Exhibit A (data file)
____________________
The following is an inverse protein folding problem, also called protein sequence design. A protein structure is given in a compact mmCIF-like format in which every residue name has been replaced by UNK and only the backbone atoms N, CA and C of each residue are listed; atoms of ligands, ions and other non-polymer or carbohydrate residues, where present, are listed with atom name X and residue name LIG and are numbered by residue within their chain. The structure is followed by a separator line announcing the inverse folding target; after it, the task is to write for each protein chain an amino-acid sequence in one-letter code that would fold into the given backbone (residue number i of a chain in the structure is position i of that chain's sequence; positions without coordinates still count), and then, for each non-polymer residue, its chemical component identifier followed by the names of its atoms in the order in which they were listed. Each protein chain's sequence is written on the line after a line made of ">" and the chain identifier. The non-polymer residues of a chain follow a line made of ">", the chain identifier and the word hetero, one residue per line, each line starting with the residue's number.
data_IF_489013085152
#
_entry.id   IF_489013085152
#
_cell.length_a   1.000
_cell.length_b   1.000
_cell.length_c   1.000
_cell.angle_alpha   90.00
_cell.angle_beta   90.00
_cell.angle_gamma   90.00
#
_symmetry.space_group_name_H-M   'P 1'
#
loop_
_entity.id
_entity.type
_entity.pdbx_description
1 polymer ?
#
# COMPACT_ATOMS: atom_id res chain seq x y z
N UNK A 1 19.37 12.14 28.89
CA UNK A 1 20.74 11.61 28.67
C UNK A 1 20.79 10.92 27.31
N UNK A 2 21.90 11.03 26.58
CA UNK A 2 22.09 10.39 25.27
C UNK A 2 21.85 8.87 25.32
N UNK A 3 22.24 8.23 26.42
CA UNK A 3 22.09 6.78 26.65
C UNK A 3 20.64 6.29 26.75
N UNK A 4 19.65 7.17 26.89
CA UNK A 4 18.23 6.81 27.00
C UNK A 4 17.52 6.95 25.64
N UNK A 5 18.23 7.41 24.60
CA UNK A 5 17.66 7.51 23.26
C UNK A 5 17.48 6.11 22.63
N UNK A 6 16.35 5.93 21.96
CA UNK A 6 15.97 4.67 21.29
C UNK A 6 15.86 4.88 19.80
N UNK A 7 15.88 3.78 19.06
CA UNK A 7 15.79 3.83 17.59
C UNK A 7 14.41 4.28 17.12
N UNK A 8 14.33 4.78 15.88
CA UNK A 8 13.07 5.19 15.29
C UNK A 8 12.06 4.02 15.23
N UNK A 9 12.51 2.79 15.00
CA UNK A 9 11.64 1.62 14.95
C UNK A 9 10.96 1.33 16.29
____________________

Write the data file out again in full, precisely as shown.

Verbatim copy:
The following is an inverse protein folding problem, also called protein sequence design. A protein structure is given in a compact mmCIF-like format in which every residue name has been replaced by UNK and only the backbone atoms N, CA and C of each residue are listed; atoms of ligands, ions and other non-polymer or carbohydrate residues, where present, are listed with atom name X and residue name LIG and are numbered by residue within their chain. The structure is followed by a separator line announcing the inverse folding target; after it, the task is to write for each protein chain an amino-acid sequence in one-letter code that would fold into the given backbone (residue number i of a chain in the structure is position i of that chain's sequence; positions without coordinates still count), and then, for each non-polymer residue, its chemical component identifier followed by the names of its atoms in the order in which they were listed. Each protein chain's sequence is written on the line after a line made of ">" and the chain identifier. The non-polymer residues of a chain follow a line made of ">", the chain identifier and the word hetero, one residue per line, each line starting with the residue's number.
data_IF_489013085152
#
_entry.id   IF_489013085152
#
_cell.length_a   1.000
_cell.length_b   1.000
_cell.length_c   1.000
_cell.angle_alpha   90.00
_cell.angle_beta   90.00
_cell.angle_gamma   90.00
#
_symmetry.space_group_name_H-M   'P 1'
#
loop_
_entity.id
_entity.type
_entity.pdbx_description
1 polymer ?
#
# COMPACT_ATOMS: atom_id res chain seq x y z
N UNK A 1 19.37 12.14 28.89
CA UNK A 1 20.74 11.61 28.67
C UNK A 1 20.79 10.92 27.31
N UNK A 2 21.90 11.03 26.58
CA UNK A 2 22.09 10.39 25.27
C UNK A 2 21.85 8.87 25.32
N UNK A 3 22.24 8.23 26.42
CA UNK A 3 22.09 6.78 26.65
C UNK A 3 20.64 6.29 26.75
N UNK A 4 19.65 7.17 26.89
CA UNK A 4 18.23 6.81 27.00
C UNK A 4 17.52 6.95 25.64
N UNK A 5 18.23 7.41 24.60
CA UNK A 5 17.66 7.51 23.26
C UNK A 5 17.48 6.11 22.63
N UNK A 6 16.35 5.93 21.96
CA UNK A 6 15.97 4.67 21.29
C UNK A 6 15.86 4.88 19.80
N UNK A 7 15.88 3.78 19.06
CA UNK A 7 15.79 3.83 17.59
C UNK A 7 14.41 4.28 17.12
N UNK A 8 14.33 4.78 15.88
CA UNK A 8 13.07 5.19 15.29
C UNK A 8 12.06 4.02 15.23
N UNK A 9 12.51 2.79 15.00
CA UNK A 9 11.64 1.62 14.95
C UNK A 9 10.96 1.33 16.29